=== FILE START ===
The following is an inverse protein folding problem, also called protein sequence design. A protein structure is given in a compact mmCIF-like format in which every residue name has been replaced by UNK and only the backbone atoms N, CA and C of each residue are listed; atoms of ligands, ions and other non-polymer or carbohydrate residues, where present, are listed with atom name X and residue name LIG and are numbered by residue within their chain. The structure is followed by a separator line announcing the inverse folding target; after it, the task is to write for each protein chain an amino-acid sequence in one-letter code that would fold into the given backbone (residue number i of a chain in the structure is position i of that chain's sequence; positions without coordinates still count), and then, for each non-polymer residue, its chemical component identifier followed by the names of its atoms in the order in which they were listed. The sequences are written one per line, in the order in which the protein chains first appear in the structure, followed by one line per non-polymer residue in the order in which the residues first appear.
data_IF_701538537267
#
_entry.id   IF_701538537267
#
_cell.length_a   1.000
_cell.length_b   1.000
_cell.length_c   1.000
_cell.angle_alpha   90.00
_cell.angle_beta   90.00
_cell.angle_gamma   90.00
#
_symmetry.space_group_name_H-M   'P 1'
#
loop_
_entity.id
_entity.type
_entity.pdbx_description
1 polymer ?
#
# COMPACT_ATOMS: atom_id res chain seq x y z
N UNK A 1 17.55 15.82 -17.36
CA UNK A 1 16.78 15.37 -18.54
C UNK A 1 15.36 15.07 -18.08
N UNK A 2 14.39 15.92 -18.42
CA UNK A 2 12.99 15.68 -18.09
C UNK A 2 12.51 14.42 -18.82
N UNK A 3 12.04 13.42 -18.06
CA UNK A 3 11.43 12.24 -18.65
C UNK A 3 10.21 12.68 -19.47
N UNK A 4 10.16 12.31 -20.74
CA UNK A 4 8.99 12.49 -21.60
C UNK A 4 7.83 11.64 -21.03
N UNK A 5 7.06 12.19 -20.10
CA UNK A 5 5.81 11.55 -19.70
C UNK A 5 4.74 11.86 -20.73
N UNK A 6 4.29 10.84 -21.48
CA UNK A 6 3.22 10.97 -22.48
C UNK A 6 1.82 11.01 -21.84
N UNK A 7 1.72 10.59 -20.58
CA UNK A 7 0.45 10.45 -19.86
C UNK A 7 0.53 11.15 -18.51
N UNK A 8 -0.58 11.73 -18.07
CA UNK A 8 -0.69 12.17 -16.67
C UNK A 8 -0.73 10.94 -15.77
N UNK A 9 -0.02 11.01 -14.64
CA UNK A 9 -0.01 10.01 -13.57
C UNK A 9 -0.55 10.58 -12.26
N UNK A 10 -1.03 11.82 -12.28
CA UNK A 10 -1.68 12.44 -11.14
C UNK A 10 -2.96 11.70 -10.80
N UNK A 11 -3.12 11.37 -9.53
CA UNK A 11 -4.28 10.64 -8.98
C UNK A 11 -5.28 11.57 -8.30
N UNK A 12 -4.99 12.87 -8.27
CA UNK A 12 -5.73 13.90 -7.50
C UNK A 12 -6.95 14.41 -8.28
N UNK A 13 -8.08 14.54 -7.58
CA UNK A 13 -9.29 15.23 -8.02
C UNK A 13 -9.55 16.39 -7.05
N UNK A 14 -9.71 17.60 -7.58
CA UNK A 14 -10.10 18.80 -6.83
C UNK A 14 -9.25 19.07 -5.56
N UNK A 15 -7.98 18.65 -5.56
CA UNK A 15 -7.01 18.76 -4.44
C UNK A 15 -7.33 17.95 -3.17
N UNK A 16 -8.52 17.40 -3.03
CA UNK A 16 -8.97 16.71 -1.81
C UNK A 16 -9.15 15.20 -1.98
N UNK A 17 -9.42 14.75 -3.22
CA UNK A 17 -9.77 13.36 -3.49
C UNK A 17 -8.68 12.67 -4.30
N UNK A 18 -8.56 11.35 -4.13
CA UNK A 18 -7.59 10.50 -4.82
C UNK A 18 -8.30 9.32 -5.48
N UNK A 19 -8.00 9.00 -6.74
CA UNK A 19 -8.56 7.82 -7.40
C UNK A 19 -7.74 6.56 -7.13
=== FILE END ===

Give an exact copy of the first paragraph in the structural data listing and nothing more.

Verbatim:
The following is an inverse protein folding problem, also called protein sequence design. A protein structure is given in a compact mmCIF-like format in which every residue name has been replaced by UNK and only the backbone atoms N, CA and C of each residue are listed; atoms of ligands, ions and other non-polymer or carbohydrate residues, where present, are listed with atom name X and residue name LIG and are numbered by residue within their chain. The structure is followed by a separator line announcing the inverse folding target; after it, the task is to write for each protein chain an amino-acid sequence in one-letter code that would fold into the given backbone (residue number i of a chain in the structure is position i of that chain's sequence; positions without coordinates still count), and then, for each non-polymer residue, its chemical component identifier followed by the names of its atoms in the order in which they were listed. The sequences are written one per line, in the order in which the protein chains first appear in the structure, followed by one line per non-polymer residue in the order in which the residues first appear.